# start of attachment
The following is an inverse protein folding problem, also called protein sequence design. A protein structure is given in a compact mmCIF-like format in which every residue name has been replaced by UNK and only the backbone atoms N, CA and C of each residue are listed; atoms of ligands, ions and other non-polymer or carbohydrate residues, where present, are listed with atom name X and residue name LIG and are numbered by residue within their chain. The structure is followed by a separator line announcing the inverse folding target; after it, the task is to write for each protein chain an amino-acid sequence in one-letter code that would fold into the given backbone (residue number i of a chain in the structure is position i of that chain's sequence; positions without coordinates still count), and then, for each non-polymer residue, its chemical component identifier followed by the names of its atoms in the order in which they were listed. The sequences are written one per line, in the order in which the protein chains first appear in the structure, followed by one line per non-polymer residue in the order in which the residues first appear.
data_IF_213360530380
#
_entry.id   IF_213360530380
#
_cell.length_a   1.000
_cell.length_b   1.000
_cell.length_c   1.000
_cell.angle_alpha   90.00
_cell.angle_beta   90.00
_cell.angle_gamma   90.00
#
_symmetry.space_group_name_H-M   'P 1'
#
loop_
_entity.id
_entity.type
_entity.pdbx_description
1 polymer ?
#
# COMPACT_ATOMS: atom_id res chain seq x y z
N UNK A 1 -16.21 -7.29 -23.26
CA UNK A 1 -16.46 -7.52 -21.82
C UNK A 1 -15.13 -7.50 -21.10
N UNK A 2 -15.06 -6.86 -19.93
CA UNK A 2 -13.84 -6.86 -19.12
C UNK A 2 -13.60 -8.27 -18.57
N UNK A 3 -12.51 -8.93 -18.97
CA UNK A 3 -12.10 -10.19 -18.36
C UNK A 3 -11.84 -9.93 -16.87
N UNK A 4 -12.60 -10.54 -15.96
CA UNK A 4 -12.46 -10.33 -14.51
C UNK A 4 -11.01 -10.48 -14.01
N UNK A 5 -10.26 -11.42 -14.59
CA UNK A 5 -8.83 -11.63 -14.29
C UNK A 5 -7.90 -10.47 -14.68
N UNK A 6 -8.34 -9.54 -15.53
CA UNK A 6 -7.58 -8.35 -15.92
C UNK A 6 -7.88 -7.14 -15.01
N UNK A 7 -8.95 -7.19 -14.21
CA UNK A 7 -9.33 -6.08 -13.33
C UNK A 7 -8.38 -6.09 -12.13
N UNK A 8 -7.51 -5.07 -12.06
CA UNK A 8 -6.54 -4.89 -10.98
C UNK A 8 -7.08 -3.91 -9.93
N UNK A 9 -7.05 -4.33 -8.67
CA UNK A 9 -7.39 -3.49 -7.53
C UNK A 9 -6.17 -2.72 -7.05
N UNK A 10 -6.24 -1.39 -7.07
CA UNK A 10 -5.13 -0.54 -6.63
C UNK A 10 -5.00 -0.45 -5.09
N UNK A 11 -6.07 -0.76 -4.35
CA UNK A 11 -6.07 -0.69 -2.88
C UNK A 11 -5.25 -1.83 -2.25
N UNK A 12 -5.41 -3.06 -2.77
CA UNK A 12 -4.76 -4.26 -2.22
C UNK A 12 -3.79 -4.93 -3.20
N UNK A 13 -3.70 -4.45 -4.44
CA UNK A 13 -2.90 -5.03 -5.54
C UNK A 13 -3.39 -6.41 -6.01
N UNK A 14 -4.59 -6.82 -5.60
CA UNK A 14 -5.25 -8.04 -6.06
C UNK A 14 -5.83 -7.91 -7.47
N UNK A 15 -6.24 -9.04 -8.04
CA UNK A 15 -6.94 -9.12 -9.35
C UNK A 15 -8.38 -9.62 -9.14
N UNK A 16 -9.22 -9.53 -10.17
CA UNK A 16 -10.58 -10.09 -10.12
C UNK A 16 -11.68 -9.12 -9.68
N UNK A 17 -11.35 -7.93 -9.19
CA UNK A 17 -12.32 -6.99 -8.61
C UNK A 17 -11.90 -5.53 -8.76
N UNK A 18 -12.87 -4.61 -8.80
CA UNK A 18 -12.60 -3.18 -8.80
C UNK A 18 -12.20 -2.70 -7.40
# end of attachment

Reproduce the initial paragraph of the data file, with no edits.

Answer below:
The following is an inverse protein folding problem, also called protein sequence design. A protein structure is given in a compact mmCIF-like format in which every residue name has been replaced by UNK and only the backbone atoms N, CA and C of each residue are listed; atoms of ligands, ions and other non-polymer or carbohydrate residues, where present, are listed with atom name X and residue name LIG and are numbered by residue within their chain. The structure is followed by a separator line announcing the inverse folding target; after it, the task is to write for each protein chain an amino-acid sequence in one-letter code that would fold into the given backbone (residue number i of a chain in the structure is position i of that chain's sequence; positions without coordinates still count), and then, for each non-polymer residue, its chemical component identifier followed by the names of its atoms in the order in which they were listed. The sequences are written one per line, in the order in which the protein chains first appear in the structure, followed by one line per non-polymer residue in the order in which the residues first appear.